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All Together Now

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                            All Together Now

                           By Jerome Richard     

Bill Clinton clarified the critical difference between the Republican and Democratic parties in his convention speech when he said: "We believe, We're all in this together" is a better philosophy than, "You're on your own." Of course, there are overlaps, but the distinction has become sharper in recent years as moderate Republicans leave the party (Snow in Maine, Lugar in Indiana) and conservative Democrats retire (Lieberman in Connecticut, Nelson in Nebraska), pushing the parties farther apart. Now, Romney comes along as the Republican standard bearer to reveal the core attitude underlying the difference:

There are 47 percent..."who are dependent upon government, who believe that they are victims, who believe the government has a responsibility to care for them, who believe that they are entitled to health care, food, housing, you name it. So, my job is not to worry about those people. I'll never convince them they should take personal responsibility and care for their lives."

Never mind the gross over-simplification of the remarks, or the fact that it was said off-the-cuff to a gathering of wealthy campaign contributors. He has disavowed it only to the extent that he admitted he could have put it more elegantly. A basic tenet of the current Republican Party is that the very wealthy got their reward as a result of hard work and enterprise, while the rest, the 47 percent, are a bunch of lazy bums who deserve the dismal circumstances in which they live, but who insist on being parasites to the rich. As president, Romney would not worry about them. This is a variety of the philosophy called Social Darwinism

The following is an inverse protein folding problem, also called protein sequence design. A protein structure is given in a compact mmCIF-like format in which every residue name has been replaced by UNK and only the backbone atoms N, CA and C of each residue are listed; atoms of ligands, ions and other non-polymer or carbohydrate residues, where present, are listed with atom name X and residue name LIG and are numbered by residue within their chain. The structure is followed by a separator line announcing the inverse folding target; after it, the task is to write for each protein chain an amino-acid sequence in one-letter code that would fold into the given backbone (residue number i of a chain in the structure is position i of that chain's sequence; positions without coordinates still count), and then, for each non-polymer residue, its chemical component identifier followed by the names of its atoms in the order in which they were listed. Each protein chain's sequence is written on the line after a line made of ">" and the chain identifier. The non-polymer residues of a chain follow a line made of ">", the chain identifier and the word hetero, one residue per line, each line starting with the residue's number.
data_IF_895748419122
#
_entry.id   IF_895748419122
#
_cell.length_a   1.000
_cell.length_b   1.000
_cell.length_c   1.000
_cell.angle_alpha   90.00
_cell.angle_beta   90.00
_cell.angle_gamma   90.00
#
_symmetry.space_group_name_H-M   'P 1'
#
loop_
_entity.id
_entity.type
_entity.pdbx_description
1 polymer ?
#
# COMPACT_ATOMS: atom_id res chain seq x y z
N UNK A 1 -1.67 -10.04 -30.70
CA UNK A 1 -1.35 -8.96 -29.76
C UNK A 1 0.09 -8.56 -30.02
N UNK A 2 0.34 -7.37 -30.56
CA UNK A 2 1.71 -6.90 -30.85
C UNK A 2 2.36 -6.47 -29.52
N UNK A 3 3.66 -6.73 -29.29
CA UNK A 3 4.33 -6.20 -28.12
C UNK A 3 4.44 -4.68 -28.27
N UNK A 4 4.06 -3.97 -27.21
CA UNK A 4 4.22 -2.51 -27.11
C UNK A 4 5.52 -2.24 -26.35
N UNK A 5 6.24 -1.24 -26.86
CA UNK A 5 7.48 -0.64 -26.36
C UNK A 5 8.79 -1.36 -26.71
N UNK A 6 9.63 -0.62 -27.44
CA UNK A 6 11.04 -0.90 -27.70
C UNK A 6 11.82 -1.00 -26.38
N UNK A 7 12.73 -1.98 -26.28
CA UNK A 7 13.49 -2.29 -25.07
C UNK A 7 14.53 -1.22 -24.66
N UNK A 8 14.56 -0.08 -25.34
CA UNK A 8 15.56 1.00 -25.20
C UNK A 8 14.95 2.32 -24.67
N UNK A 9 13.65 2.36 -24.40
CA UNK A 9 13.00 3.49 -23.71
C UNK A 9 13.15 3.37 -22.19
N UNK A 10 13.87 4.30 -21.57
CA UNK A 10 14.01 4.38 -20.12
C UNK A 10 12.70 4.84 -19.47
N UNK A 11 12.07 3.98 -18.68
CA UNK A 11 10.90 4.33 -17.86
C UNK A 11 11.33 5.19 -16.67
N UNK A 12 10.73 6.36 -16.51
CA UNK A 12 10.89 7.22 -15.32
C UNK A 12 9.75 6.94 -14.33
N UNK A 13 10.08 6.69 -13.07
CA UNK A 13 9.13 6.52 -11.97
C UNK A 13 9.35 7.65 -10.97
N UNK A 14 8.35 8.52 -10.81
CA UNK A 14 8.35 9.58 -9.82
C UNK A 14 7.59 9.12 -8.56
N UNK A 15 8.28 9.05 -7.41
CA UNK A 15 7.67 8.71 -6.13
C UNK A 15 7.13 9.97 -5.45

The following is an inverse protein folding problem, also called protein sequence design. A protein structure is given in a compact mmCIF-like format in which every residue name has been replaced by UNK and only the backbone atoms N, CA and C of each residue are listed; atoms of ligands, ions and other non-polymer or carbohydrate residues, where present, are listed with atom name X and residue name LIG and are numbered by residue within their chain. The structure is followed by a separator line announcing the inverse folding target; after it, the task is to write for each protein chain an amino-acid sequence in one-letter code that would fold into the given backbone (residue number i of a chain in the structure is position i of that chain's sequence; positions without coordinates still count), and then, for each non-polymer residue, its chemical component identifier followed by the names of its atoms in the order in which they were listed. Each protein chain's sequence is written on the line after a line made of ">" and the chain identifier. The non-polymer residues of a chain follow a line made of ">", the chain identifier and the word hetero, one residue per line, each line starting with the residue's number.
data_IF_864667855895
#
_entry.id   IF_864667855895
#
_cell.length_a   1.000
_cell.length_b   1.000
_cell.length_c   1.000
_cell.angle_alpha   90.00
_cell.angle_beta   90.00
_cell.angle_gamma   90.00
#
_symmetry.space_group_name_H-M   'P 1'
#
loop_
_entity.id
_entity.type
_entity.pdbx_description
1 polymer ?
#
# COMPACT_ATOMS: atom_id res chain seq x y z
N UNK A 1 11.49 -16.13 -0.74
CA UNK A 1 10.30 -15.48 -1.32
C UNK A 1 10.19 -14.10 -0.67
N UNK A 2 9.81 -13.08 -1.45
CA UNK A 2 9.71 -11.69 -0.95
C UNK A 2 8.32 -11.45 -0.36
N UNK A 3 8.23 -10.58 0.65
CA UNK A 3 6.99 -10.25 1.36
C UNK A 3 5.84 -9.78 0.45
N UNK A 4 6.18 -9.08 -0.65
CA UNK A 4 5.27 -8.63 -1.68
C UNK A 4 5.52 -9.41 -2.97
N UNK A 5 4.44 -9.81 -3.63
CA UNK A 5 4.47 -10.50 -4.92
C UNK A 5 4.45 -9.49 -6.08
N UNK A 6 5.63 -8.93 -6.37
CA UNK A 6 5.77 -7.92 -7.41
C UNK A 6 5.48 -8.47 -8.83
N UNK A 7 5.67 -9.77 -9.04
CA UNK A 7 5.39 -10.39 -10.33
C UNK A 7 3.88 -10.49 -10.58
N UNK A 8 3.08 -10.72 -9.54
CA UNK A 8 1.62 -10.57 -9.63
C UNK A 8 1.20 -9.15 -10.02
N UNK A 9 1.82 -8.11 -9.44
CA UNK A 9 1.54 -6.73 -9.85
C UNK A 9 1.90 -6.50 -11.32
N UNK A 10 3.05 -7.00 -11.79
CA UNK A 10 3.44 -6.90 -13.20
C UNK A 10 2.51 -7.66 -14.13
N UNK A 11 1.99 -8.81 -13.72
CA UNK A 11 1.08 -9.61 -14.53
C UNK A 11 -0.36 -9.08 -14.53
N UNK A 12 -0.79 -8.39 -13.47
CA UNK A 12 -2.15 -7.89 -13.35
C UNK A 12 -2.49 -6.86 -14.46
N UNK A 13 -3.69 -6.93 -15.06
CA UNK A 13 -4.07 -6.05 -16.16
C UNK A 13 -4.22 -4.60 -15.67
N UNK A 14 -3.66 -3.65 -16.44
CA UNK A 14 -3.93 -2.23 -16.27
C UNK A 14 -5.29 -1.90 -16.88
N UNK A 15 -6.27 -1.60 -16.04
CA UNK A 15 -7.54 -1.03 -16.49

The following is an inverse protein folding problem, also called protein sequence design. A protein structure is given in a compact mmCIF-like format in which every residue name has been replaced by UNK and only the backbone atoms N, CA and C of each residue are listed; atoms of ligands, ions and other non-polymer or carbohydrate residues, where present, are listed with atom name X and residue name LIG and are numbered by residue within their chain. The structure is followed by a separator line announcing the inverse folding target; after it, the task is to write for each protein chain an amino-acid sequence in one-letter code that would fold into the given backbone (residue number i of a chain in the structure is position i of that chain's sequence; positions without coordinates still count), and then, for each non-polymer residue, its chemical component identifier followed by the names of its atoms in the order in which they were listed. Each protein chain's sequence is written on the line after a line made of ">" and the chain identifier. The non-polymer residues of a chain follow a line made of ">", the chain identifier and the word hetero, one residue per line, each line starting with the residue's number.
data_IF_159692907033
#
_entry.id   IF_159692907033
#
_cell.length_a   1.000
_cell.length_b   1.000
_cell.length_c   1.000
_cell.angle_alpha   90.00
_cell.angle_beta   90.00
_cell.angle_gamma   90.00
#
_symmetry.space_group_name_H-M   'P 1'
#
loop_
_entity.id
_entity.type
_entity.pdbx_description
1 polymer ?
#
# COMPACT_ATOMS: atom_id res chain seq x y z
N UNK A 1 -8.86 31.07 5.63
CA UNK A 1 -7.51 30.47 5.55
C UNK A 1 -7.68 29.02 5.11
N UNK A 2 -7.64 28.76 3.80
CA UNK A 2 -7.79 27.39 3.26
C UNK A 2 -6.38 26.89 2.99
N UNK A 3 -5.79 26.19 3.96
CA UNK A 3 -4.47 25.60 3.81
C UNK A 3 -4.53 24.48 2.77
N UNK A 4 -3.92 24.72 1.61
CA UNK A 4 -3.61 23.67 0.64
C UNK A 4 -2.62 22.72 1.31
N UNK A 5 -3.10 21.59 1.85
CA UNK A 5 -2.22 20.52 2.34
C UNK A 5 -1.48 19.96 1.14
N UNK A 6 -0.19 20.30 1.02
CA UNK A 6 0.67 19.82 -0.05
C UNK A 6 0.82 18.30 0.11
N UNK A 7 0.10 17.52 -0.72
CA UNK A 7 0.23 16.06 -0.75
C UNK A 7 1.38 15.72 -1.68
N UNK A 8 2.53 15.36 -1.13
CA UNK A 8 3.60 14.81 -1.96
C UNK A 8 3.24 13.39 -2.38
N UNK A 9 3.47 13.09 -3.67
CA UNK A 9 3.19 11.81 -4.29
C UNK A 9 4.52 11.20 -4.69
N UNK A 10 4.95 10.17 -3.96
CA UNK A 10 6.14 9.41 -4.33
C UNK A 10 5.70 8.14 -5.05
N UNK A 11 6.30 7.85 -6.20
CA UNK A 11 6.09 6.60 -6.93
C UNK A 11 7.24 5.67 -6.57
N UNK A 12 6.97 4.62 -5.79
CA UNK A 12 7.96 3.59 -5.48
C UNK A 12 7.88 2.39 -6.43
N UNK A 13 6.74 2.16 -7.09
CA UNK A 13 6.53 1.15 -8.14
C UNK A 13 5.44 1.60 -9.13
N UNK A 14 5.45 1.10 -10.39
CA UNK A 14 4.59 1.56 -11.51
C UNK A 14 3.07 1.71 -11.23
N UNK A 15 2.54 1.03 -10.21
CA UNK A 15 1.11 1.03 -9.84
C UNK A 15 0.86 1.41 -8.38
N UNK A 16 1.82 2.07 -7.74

Herbert Spencer first used the phrase in his Principles of Biology (1864), in which he drew parallels between his own economic theories and Darwin's biological ones, writing, "This survival of the fittest, which I have here sought to express in mechanical terms, is that which Mr. Darwin has called 'natural selection', or the preservation of favoured races in the struggle for life." For many modern Republicans, the rich are simply a favored race, not so much because of inherited circumstances but as a result of their own efforts.

The current version of this attitude was most forcibly expressed by Ayn Rand in her novel Atlas Shrugged and other writings. Its current exponent is Romney's running mate Paul Ryan who subscribes to all of Rand's economic and social theories except her atheism. It is most succinctly expressed by the saying, "Every man for himself" or, "I got mine, Jack, (and some of yours too.)"

At the Republican convention the slogan one night was "We built it," deliberately taking out of context a statement by Obama meant to illustrate the fact that no one builds a business by him or herself, but has often unacknowledged help from the government in terms of infrastructure, laws to protect the enterprise, tax breaks, and the workers necessary for the success of any enterprise. In the Republican version, it--whatever it is--was built without help.

There is no doubt that hard work and enterprise are surer paths to prosperity than laziness and lack of vision. So are being born to wealthy parents, getting a good education, and luck. For many, due to circumstances beyond their control--crippling medical bills, negligent parents, losing a job through no fault of their own--the odds are not even.

Sheldon Adelson, who has vowed to spend as much as $100 million to help elect Romney, owns the Venetian Casino in Las Vegas. There people, rich and poor alike, can gamble at games where the odds, as in all casinos, are stacked against them. The rich can regard this as entertainment; for the poor it is too often like life itself. Incidentally, if Romney is elected, he stands to receive in return a tax break of 2 billion dollars.

Ambition is a good thing as a motivator. Coupled with hard work and imagination it is a formula for success. But it can get carried away with itself and turn to greed, and the trouble with greed is that it knows no limit. Adelson's parents were middle-class. He began his business career modestly, selling toiletry kits, and by hard work and imagination worked his way up to his present status. He is now worth an estimated 24.9 billion dollars according to Wikipedia.com. Surely, he is not unique, but it does raise the question, how much is enough?

So, I guess no one is really on his own, just as we are not really -all in this together. But it would be a better society if we recognized that and tried to do something about it.

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Jerome Richard is the author of the novel The Kiss of the Prison Dancer, and editor of the anthology The Good Life. He presently works and lives in Seattle.
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